Category Archives: business

It drives me mad when I talk to some younger indie devs how little actual *work* they do. They are hardcore serious game devs, into game jams, and going to games conferences, and maintaining twitter, instagram and facebook pages about their game, and they often talk at shows, or attend talks, or tweet about talks, and watch tons of past talks, and play fellow indies games, and meet up at game dev meetups and try out the hot games and compare them to other games and…

…very rarely they sit in front of a keyboard and code a game.

This is a big problem if you actually want to make a living from games rather than just enjoy the ‘indie lifestyle’. FWIW, the indie lifestyle is easy. Dye your hair (or for extra points just part of your hair) bright blue, get an apple laptop, and cover it in stickers from games shows. Buy a GDC T-shirt (or for extra points, one from a smaller show), and spend at least three hours a day on social media. Bonus points for every 100 posts on gamedev subreddits talking about tech and marketing and design issues. Super bonus points for getting into heated twitter arguments about whether or not games are art or inclusive.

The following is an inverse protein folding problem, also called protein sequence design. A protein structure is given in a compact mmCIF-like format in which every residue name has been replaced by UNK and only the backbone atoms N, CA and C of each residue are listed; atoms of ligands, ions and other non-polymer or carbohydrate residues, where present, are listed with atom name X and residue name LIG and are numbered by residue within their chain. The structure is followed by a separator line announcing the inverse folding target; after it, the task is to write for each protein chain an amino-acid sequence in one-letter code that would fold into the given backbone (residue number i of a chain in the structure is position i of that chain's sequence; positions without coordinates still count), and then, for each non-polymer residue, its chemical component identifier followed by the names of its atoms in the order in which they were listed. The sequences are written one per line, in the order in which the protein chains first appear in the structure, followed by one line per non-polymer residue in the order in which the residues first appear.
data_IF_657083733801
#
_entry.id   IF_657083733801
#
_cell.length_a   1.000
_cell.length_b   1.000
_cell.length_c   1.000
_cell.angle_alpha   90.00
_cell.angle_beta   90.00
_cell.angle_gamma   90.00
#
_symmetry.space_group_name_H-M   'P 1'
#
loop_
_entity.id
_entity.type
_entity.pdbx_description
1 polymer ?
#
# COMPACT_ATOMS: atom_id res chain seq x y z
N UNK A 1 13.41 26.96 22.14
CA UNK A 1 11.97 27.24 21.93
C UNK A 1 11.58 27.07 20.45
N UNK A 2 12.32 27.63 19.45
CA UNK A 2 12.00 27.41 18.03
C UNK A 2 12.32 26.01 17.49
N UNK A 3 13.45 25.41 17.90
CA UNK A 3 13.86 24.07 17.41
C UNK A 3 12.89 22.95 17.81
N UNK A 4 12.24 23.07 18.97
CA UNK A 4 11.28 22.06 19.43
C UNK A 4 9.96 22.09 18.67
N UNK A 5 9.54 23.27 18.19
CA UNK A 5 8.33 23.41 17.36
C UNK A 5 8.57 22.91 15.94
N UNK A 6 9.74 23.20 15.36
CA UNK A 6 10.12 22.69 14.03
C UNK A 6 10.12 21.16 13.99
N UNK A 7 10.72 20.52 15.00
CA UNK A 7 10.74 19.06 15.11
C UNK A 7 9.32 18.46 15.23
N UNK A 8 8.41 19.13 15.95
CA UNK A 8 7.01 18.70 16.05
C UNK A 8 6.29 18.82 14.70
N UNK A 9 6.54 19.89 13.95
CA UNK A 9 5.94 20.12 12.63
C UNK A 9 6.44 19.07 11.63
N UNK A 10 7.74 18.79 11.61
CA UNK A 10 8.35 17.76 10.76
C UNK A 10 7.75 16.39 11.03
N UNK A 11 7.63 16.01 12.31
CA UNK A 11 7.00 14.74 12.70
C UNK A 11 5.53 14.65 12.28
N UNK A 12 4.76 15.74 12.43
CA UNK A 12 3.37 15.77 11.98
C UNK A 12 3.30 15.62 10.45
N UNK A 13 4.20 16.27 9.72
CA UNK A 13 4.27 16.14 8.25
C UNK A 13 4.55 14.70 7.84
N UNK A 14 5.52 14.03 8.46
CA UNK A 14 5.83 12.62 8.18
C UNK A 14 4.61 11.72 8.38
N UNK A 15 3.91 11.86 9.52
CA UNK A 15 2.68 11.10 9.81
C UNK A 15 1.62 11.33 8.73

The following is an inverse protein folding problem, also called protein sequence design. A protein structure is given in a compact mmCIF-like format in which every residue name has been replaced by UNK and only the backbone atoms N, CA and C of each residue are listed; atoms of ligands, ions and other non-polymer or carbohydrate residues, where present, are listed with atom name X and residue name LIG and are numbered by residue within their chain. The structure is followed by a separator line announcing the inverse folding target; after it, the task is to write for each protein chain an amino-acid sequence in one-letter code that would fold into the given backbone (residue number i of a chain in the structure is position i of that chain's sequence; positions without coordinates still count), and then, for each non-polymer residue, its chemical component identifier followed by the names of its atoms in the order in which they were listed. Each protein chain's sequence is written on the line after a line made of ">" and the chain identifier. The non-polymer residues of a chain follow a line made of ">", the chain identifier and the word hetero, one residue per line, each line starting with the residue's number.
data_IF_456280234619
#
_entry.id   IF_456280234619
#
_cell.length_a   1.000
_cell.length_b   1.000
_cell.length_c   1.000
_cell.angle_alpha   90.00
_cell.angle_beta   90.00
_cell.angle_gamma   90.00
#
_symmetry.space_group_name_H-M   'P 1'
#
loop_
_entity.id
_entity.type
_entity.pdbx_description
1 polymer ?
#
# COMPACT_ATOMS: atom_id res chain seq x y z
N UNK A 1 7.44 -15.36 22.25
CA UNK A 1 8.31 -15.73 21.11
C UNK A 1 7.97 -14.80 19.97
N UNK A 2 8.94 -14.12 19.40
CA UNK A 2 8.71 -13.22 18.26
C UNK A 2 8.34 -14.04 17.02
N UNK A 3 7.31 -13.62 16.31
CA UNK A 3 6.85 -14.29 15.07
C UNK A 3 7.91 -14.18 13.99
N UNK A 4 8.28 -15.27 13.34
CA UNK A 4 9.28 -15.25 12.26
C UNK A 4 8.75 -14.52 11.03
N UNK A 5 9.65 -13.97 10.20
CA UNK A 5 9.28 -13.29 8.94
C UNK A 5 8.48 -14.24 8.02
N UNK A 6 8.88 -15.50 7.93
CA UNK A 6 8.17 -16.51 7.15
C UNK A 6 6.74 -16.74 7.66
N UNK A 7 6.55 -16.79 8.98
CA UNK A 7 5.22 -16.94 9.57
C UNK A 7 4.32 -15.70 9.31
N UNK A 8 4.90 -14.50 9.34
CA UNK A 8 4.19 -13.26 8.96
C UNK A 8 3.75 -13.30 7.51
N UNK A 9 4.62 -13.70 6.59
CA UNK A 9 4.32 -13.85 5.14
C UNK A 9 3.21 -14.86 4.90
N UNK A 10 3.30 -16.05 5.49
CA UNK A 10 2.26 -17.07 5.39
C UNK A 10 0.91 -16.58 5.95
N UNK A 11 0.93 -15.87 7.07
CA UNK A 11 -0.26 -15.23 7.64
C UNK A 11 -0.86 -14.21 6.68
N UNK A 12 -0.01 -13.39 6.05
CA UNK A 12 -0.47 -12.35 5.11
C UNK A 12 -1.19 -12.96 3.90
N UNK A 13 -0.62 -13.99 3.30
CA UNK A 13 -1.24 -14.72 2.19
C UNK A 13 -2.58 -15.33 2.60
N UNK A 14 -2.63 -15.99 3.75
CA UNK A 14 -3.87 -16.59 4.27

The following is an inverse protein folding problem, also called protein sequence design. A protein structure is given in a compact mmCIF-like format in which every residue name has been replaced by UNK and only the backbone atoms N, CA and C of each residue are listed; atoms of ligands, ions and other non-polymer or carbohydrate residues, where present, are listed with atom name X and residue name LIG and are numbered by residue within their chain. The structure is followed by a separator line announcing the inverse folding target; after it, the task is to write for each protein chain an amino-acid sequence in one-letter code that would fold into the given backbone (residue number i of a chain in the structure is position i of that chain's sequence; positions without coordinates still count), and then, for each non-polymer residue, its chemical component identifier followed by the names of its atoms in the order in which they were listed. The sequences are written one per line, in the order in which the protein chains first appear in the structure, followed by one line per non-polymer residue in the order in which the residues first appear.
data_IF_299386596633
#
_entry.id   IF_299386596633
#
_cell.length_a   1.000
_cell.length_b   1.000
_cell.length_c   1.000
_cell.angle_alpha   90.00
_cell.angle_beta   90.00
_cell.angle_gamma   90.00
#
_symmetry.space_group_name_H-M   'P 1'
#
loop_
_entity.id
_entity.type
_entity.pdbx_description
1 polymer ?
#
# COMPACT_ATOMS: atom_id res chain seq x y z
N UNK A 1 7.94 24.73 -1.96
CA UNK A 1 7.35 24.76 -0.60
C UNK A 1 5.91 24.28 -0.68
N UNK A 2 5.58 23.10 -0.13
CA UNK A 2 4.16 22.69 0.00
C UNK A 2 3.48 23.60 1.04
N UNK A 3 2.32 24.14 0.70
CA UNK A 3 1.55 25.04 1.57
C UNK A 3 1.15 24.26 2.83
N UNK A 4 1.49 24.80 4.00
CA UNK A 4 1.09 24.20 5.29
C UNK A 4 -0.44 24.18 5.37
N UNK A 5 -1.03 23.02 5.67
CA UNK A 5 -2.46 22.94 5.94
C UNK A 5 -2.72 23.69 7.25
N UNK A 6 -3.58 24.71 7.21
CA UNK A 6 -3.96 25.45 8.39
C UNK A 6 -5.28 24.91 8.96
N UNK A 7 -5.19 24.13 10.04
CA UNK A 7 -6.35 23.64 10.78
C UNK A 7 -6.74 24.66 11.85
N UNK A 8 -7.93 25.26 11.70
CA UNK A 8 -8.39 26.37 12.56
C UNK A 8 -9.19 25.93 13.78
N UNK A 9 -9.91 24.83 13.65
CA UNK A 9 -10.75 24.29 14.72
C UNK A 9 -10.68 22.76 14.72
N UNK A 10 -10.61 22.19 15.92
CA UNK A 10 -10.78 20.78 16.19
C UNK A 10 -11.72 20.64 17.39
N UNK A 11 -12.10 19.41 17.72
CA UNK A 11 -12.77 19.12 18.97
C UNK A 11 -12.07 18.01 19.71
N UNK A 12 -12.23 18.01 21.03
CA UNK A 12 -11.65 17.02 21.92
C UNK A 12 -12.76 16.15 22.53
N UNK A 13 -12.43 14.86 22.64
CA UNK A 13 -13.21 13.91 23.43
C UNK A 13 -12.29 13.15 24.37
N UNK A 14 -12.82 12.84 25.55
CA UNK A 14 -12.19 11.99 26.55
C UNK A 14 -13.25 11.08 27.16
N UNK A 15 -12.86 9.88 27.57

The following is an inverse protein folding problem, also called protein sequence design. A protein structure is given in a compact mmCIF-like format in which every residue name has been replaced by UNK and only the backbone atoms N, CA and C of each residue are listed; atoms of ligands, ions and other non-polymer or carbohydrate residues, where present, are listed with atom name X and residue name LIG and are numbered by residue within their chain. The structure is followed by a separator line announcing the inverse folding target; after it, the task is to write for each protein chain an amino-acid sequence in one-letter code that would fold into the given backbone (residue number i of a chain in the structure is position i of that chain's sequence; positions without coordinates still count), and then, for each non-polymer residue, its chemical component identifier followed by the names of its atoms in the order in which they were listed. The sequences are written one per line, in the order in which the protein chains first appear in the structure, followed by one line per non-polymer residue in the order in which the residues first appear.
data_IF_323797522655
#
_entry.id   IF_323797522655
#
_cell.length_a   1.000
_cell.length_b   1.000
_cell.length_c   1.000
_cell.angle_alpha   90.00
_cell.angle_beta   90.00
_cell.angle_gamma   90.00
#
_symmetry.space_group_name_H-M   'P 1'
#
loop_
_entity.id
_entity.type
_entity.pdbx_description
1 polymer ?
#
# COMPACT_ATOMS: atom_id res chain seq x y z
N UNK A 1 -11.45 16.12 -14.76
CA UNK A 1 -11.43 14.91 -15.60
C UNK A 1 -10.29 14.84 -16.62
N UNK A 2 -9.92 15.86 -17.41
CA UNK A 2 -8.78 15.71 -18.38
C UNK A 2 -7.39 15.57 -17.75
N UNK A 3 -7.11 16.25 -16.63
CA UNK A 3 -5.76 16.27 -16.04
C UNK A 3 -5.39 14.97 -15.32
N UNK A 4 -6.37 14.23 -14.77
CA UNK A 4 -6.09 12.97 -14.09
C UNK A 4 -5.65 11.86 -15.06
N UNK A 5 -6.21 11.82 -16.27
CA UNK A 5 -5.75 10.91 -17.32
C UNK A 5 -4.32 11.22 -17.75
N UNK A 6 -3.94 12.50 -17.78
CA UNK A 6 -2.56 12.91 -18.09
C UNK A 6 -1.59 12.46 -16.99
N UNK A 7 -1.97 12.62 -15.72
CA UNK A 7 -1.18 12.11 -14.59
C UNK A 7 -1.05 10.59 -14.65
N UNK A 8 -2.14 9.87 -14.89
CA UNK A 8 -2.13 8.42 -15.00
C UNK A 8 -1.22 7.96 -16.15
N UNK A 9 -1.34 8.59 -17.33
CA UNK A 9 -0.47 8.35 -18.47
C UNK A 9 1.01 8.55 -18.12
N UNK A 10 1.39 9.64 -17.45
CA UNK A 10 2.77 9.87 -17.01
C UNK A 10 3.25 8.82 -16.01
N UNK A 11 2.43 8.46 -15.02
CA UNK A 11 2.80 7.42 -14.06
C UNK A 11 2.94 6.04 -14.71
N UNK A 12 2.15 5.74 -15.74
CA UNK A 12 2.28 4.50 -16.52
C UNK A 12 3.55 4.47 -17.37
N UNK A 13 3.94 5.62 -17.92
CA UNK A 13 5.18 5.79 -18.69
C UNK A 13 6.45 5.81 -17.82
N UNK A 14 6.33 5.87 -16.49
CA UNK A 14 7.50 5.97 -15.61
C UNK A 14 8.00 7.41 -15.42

Oh obviously, you need to have a name and genre (maybe even a game jam concept?) for your game, so you have something to talk about.

This is all fine, and reminds me a LOT of the guy who persuaded me to take up learning the guitar when I was at college. He had been playing the guitar for about 3 years and was very cool. He showed me guitar tab one day and I bought a guitar the next month. Within 2 months I was a better guitarist than him. I ended up playing in 2 bands, and working briefly as a session guitarist, as well as teaching probably 100 people to play. AFAIK he never played a gig.

The difference between us was that I wanted to play the guitar and learn how to play well, whereas he wanted to be a guitar player. This was probably related to a desire to be cool, or get women to sleep with him, or both.

My advice is to know which you are. Are you an indie developer because you love the indie scene, and the people? Or are you an indie developer because you want to make games, ideally full-time? I also suggest that if its the latter, you need to lock down and optimize WHERE you do it.